Like other college students, Romine was studying in the spring when COVID-19 hit. However, she happened to be studying abroad in Bilbao, Spain. In Mid-March, Romine had to return to the states to finish her semester, but the quality of online education left her wanting more. “In class we had one assignment the entire remaining two months of class,” she said.
That’s when Romine decided that if UNC was online in the fall, she wasn’t going to take online classes. “I didn’t really have a plan yet,” Romine said.
Romine’s original summer plans fell through, but she ended up finding a new passion that led to a gap year plan.
Like Bonin’s options, Romine’s summer plans also took a turn due to COVID-19. She was originally supposed to intern for the State Department at the Bureau of Educational and Cultural Affairs. That was canceled, and there wasn’t an online option offered. So Romine found a remote internship to fill her time.
She began working at Learn to Win, which is a tech start-up based in Silicon Valley. “I had no intentions of ever working for a start-up,” Romine said. “I didn’t have much interest in business or in tech. It was just something I thought would be fun to pass time…As it turned out, I loved every minute of it.”
Romine worked with strategic projects in a variety of teams across Learn to Win. These projects included developing a relationship with the Special Olympics USA Team, developing a help center for frequently asked questions and writing a blog.
With all of these experiences, Romine started chatting with her manager about how she was reluctant to head back to school in the fall because of the circumstances surrounding COVID-19. “And he said, ‘You know, if you wanted to keep working for Learn to Win in the fall, I think we could make that happen.'”
So she did. Romine withdrew from UNC for the 2020-2021 school year and continued working her internship at Learn to Win.
Returning to School in 2021
Romine plans to return to school for Fall 2021 and continue her studies. “I’ll be able to have two normal years. I won’t graduate in December or have to figure out logistics for two half-years,” Romine said.
She’s also planning on lining up an internship for the spring in sports management or something related to international relations. She’ll still be applying for the same internship with the Bureau of Education and Cultural Affairs that was originally slated for summer 2020.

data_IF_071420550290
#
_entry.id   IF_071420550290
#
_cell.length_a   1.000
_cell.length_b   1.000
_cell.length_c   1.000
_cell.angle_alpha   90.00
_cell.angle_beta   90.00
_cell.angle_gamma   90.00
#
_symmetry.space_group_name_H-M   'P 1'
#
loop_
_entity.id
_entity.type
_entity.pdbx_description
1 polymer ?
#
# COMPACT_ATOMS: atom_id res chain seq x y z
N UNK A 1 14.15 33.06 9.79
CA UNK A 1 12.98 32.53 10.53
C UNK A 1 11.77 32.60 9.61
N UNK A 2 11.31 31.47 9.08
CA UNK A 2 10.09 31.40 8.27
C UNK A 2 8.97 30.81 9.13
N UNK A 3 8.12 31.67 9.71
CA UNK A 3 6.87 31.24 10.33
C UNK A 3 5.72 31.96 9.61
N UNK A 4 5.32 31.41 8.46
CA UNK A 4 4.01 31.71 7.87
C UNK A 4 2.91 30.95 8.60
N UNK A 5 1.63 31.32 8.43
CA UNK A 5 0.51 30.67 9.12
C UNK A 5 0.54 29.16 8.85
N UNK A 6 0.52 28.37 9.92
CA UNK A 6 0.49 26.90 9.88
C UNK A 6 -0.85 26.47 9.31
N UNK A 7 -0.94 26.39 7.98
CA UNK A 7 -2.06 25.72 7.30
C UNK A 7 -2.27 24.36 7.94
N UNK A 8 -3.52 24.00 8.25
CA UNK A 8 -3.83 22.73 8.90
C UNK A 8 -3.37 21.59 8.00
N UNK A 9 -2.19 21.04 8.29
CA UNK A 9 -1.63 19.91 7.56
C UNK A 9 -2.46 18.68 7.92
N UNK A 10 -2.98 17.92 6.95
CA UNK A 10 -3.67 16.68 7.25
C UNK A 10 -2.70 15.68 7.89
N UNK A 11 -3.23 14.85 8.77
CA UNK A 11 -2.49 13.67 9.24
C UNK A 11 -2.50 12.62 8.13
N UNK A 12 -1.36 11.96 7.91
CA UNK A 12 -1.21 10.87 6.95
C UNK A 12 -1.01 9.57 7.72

Romine is gaining professional experience and clarity with her gap year.
“I absolutely had the notion that you had to go straight through college,” Romine said. “Why wouldn’t I?” Like most students, Romine wasn’t planning on changing up her path and taking a gap year, but COVID-19 presented her with the option.
“I’m also gaining more clarity into what classes I need to take when I go back,” she said. Romine didn’t previously know how she was going to navigate her business minor, or which classes she wanted to take to fulfill the requirements. “Now, working with a business start-up, I’ve learned where my knowledge gaps are, and where my interests are. I’ll be better able to pick those electives that really maximize what I’m learning when I’m there,” Romine said.
What advice do you have for students who are navigating school or a gap year amidst COVID-19?
Bonin says that if students are thinking about taking time off, they should take the plunge. “You generally only have four years of college. It’s one of the most unique times of your life,” he said. “I don’t think you wanna spend it doing online classes, sitting in a room so you don’t catch a virus.”
Romine also has advice for students taking a gap year. “Make sure you don’t give up on learning when you step out of school because then it’s going to be even harder to get back in the groove of going to school,” Romine said. “That could look like a lot of different things. You might be learning with a job or an internship. You might just be reading or learning new skills. Whatever it is, make sure you never stop learning.”